Today I am pleased to welcome Karen Sullivan to the blog. She is a very busy woman so it has taken a few weeks to get this together. But it has been worth the wait. I hope you agree.
Hi Karen, thank you for coming on the blog to talk about books, crime fiction and publishing.
For anyone who might not know who you are, can you tell us a little about yourself please?
Thanks for having me, Rebecca! I’m Karen Sullivan, publisher and founder of Orenda Books. We publish literary fiction with a heavy emphasis on crime thrillers, and about half in translation.
What made you decide to set up your own publishing company?
After years of writing my own (non-fiction) books, I started working at a small independent, ostensibly for one day a week, writing jacket copy, press release, advance information sheets … that sort of thing. Just a change. My first ‘real’ job was in publishing, so I knew a little bit about the industry and had worked on the other side. I ended up working there pretty much full time for just over a year. When a change in shareholders brought about a change in direction for the company (including shelving books for upcoming authors), I took the opportunity to leave. I don’t know what made me decide to set up Orenda Books. I suppose I just felt there was (and is) a market for intelligent, beautifully written and produced fiction, particularly in translation. I wanted to create something a bit special … something that stood out from what is out there. I wanted to work super closely with authors, and to create a ‘brand’ that was synonymous with great quality, genre-pushing, absolutely readable and unforgettable books!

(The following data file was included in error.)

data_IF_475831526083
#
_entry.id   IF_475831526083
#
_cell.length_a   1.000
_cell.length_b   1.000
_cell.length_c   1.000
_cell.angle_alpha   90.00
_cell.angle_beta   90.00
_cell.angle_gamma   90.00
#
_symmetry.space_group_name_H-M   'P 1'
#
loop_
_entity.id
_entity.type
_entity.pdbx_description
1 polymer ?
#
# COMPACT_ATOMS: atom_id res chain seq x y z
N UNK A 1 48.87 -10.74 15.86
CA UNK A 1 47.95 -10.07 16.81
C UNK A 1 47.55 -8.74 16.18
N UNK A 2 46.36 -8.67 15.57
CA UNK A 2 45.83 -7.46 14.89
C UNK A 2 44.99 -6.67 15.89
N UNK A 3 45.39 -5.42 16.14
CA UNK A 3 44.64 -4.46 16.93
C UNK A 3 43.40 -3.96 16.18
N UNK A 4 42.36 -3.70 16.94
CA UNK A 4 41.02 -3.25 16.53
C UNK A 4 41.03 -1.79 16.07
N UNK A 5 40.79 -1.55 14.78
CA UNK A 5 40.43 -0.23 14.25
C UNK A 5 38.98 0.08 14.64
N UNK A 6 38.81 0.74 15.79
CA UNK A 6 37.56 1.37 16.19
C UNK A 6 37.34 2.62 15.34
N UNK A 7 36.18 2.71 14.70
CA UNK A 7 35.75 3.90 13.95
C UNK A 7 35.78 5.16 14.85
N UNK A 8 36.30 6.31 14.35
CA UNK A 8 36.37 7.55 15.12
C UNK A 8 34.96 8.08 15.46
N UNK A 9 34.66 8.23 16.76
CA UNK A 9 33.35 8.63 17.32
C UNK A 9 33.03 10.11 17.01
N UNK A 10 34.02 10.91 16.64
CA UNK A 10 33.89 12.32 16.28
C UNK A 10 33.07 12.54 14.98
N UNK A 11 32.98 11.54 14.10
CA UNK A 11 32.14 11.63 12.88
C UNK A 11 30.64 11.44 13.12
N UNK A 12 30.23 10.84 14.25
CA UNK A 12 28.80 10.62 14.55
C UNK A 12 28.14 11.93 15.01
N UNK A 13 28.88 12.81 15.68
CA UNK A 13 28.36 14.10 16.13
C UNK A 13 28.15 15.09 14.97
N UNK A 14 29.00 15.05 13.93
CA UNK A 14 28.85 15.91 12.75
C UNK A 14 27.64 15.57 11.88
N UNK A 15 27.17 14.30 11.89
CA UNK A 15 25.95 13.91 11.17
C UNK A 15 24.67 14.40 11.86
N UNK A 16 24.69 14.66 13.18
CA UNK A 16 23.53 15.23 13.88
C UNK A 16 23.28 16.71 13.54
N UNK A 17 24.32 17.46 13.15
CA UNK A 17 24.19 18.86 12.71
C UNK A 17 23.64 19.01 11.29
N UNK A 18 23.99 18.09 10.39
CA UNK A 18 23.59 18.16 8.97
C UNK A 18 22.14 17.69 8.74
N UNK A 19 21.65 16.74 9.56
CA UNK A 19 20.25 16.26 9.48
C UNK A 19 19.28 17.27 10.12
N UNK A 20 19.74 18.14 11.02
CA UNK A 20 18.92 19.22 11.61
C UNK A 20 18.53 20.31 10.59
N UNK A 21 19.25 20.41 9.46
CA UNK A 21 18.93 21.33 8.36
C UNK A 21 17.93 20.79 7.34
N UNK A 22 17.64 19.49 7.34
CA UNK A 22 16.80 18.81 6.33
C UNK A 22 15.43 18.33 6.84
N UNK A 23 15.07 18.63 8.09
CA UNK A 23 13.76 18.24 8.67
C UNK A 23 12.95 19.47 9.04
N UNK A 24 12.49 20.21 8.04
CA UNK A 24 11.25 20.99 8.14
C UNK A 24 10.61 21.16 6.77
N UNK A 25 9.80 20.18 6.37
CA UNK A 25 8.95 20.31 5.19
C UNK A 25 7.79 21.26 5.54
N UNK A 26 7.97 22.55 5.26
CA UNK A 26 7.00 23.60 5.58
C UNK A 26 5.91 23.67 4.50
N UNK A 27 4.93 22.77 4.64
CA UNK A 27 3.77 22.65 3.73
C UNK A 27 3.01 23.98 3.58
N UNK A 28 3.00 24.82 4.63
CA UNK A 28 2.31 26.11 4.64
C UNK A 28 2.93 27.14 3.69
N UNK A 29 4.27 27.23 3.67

Where do you see yourself in five years’ time?
That’s a good question. This is an ever-changing industry and I don’t think anyone can predict the future at the moment. I would like to think that Orenda Books will still be the same … a small, carefully curated list of some of the best international authors around. With some bestsellers on that list, of course! I’d like my authors to earn some money! So big sales are critical to that! It’s certainly achievable! The most important thing is to retain our integrity, and only publish the best books. If everything is consistently great, the reputation of the company and the ‘brand’ will be maintained and hopefully readers will actively seek us out!
You have a strong crime presence on your lists, can you tell us what it is about crime fiction that you love?
I think all of us have cut our ‘reading teeth’ on crime fiction to some extent … in my case, Nancy Drew, the Bobbsey Twins, then Agatha Christie, Stephen King, Victoria Holt, Phyllis A Whitney, Ruth Rendall and onwards. My reading of choice was probably literary women’s fiction, but of course there is darkness and suspense at the core of most novels, so it isn’t a crazy idea to love ‘literary’ mysteries, if you like! I love exploring evil … why people perpetrate crimes, their motivation, their mind set. I love guessing ‘whodunnit’ or ‘why whodunnit’! I love books with atmosphere … darkness, brooding, claustrophobia, creepiness, perhaps even a little bit of horror. There are societal issues at the heart of most crime fiction; people don’t commit crimes or operate in a vacuum. There is always a pressure there, and I find it fascinating to interpret and understand what makes people behave out of character, to kill or injure, to visit taboos. Crime fiction, therefore, often offers a snapshot of our society and its inherent problems and through the medium of entertainment we can highlight them, understand and get to grips with them. Perhaps see the world in a different way. All books can do that, of course, but we unpick the fabric of society and look underneath its sheen in crime fiction.